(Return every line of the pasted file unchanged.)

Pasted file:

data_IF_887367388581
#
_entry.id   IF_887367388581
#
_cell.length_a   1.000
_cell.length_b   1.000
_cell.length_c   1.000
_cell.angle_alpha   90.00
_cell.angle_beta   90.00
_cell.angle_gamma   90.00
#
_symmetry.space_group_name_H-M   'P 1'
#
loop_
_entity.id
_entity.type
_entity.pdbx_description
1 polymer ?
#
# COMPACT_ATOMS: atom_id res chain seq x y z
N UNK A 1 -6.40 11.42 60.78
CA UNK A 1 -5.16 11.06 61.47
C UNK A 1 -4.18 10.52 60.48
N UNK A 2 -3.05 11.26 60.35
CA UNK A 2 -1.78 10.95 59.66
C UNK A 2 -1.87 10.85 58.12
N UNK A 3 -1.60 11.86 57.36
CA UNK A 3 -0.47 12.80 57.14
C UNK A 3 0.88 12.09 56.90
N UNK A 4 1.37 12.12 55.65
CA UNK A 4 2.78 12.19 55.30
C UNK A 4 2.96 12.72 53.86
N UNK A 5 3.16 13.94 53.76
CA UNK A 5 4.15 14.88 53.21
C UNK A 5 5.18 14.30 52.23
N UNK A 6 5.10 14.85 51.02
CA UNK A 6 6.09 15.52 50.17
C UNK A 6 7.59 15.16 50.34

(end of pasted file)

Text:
data_IF_887367388581
#
_entry.id   IF_887367388581
#
_cell.length_a   1.000
_cell.length_b   1.000
_cell.length_c   1.000
_cell.angle_alpha   90.00
_cell.angle_beta   90.00
_cell.angle_gamma   90.00
#
_symmetry.space_group_name_H-M   'P 1'
#
loop_
_entity.id
_entity.type
_entity.pdbx_description
1 polymer ?
#
# COMPACT_ATOMS: atom_id res chain seq x y z
N UNK A 1 -6.40 11.42 60.78
CA UNK A 1 -5.16 11.06 61.47
C UNK A 1 -4.18 10.52 60.48
N UNK A 2 -3.05 11.26 60.35
CA UNK A 2 -1.78 10.95 59.66
C UNK A 2 -1.87 10.85 58.12
N UNK A 3 -1.60 11.86 57.36
CA UNK A 3 -0.47 12.80 57.14
C UNK A 3 0.88 12.09 56.90
N UNK A 4 1.37 12.12 55.65
CA UNK A 4 2.78 12.19 55.30
C UNK A 4 2.96 12.72 53.86
N UNK A 5 3.16 13.94 53.76
CA UNK A 5 4.15 14.88 53.21
C UNK A 5 5.18 14.30 52.23
N UNK A 6 5.10 14.85 51.02
CA UNK A 6 6.09 15.52 50.17
C UNK A 6 7.59 15.16 50.34